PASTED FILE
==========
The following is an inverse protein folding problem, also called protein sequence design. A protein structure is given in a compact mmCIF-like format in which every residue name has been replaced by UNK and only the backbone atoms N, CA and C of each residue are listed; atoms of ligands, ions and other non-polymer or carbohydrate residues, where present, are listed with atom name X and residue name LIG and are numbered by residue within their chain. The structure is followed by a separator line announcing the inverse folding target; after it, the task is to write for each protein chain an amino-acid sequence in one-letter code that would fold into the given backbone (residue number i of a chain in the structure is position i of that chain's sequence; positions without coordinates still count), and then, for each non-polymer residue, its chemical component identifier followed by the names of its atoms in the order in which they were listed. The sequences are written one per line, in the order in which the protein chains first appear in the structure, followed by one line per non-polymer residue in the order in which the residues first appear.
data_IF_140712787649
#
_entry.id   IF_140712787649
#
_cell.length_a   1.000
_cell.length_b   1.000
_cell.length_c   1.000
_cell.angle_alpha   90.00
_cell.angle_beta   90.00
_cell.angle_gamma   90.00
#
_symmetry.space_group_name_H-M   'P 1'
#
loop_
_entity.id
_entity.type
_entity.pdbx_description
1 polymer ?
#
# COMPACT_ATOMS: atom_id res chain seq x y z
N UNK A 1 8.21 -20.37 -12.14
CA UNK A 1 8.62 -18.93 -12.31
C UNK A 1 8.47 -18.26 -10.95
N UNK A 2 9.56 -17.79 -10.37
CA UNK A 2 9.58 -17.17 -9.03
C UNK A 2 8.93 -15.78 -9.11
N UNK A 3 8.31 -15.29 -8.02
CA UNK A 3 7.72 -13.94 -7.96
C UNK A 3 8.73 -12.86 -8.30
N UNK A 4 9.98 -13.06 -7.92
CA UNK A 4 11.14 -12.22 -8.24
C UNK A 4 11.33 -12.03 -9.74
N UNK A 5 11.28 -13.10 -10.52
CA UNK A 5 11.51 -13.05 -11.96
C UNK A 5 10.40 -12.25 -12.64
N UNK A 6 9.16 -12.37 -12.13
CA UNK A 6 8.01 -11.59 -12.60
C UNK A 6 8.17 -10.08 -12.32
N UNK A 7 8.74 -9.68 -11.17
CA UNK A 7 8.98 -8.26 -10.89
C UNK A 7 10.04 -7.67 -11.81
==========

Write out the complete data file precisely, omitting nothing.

The following is an inverse protein folding problem, also called protein sequence design. A protein structure is given in a compact mmCIF-like format in which every residue name has been replaced by UNK and only the backbone atoms N, CA and C of each residue are listed; atoms of ligands, ions and other non-polymer or carbohydrate residues, where present, are listed with atom name X and residue name LIG and are numbered by residue within their chain. The structure is followed by a separator line announcing the inverse folding target; after it, the task is to write for each protein chain an amino-acid sequence in one-letter code that would fold into the given backbone (residue number i of a chain in the structure is position i of that chain's sequence; positions without coordinates still count), and then, for each non-polymer residue, its chemical component identifier followed by the names of its atoms in the order in which they were listed. The sequences are written one per line, in the order in which the protein chains first appear in the structure, followed by one line per non-polymer residue in the order in which the residues first appear.
data_IF_140712787649
#
_entry.id   IF_140712787649
#
_cell.length_a   1.000
_cell.length_b   1.000
_cell.length_c   1.000
_cell.angle_alpha   90.00
_cell.angle_beta   90.00
_cell.angle_gamma   90.00
#
_symmetry.space_group_name_H-M   'P 1'
#
loop_
_entity.id
_entity.type
_entity.pdbx_description
1 polymer ?
#
# COMPACT_ATOMS: atom_id res chain seq x y z
N UNK A 1 8.21 -20.37 -12.14
CA UNK A 1 8.62 -18.93 -12.31
C UNK A 1 8.47 -18.26 -10.95
N UNK A 2 9.56 -17.79 -10.37
CA UNK A 2 9.58 -17.17 -9.03
C UNK A 2 8.93 -15.78 -9.11
N UNK A 3 8.31 -15.29 -8.02
CA UNK A 3 7.72 -13.94 -7.96
C UNK A 3 8.73 -12.86 -8.30
N UNK A 4 9.98 -13.06 -7.92
CA UNK A 4 11.14 -12.22 -8.24
C UNK A 4 11.33 -12.03 -9.74
N UNK A 5 11.28 -13.10 -10.52
CA UNK A 5 11.51 -13.05 -11.96
C UNK A 5 10.40 -12.25 -12.64
N UNK A 6 9.16 -12.37 -12.13
CA UNK A 6 8.01 -11.59 -12.60
C UNK A 6 8.17 -10.08 -12.32
N UNK A 7 8.74 -9.68 -11.17
CA UNK A 7 8.98 -8.26 -10.89
C UNK A 7 10.04 -7.67 -11.81